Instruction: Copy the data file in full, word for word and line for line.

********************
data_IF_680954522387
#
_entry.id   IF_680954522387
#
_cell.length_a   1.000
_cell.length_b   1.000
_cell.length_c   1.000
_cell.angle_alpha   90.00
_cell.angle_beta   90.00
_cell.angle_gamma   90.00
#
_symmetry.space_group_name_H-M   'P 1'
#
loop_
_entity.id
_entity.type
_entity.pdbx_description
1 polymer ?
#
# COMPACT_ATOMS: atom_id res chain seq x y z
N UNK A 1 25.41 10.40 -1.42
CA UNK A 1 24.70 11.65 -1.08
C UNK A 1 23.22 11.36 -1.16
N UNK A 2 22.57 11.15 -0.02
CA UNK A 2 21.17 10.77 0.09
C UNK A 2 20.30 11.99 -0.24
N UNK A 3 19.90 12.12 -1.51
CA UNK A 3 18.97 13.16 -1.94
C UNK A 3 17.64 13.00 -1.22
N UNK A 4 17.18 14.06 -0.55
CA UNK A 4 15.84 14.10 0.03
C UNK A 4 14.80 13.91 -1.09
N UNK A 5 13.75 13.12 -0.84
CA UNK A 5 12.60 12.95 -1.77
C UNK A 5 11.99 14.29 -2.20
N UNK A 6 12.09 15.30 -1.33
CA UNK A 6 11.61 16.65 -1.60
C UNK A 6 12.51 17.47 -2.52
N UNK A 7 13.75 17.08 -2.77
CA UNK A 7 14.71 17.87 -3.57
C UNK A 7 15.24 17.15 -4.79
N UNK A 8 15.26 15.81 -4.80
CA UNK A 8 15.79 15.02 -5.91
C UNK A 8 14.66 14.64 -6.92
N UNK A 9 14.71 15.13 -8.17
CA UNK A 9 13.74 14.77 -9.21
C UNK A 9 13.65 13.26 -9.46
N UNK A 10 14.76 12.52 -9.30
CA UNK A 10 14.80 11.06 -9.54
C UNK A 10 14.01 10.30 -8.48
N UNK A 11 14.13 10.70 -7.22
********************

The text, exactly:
data_IF_680954522387
#
_entry.id   IF_680954522387
#
_cell.length_a   1.000
_cell.length_b   1.000
_cell.length_c   1.000
_cell.angle_alpha   90.00
_cell.angle_beta   90.00
_cell.angle_gamma   90.00
#
_symmetry.space_group_name_H-M   'P 1'
#
loop_
_entity.id
_entity.type
_entity.pdbx_description
1 polymer ?
#
# COMPACT_ATOMS: atom_id res chain seq x y z
N UNK A 1 25.41 10.40 -1.42
CA UNK A 1 24.70 11.65 -1.08
C UNK A 1 23.22 11.36 -1.16
N UNK A 2 22.57 11.15 -0.02
CA UNK A 2 21.17 10.77 0.09
C UNK A 2 20.30 11.99 -0.24
N UNK A 3 19.90 12.12 -1.51
CA UNK A 3 18.97 13.16 -1.94
C UNK A 3 17.64 13.00 -1.22
N UNK A 4 17.18 14.06 -0.55
CA UNK A 4 15.84 14.10 0.03
C UNK A 4 14.80 13.91 -1.09
N UNK A 5 13.75 13.12 -0.84
CA UNK A 5 12.60 12.95 -1.77
C UNK A 5 11.99 14.29 -2.20
N UNK A 6 12.09 15.30 -1.33
CA UNK A 6 11.61 16.65 -1.60
C UNK A 6 12.51 17.47 -2.52
N UNK A 7 13.75 17.08 -2.77
CA UNK A 7 14.71 17.87 -3.57
C UNK A 7 15.24 17.15 -4.79
N UNK A 8 15.26 15.81 -4.80
CA UNK A 8 15.79 15.02 -5.91
C UNK A 8 14.66 14.64 -6.92
N UNK A 9 14.71 15.13 -8.17
CA UNK A 9 13.74 14.77 -9.21
C UNK A 9 13.65 13.26 -9.46
N UNK A 10 14.76 12.52 -9.30
CA UNK A 10 14.80 11.06 -9.54
C UNK A 10 14.01 10.30 -8.48
N UNK A 11 14.13 10.70 -7.22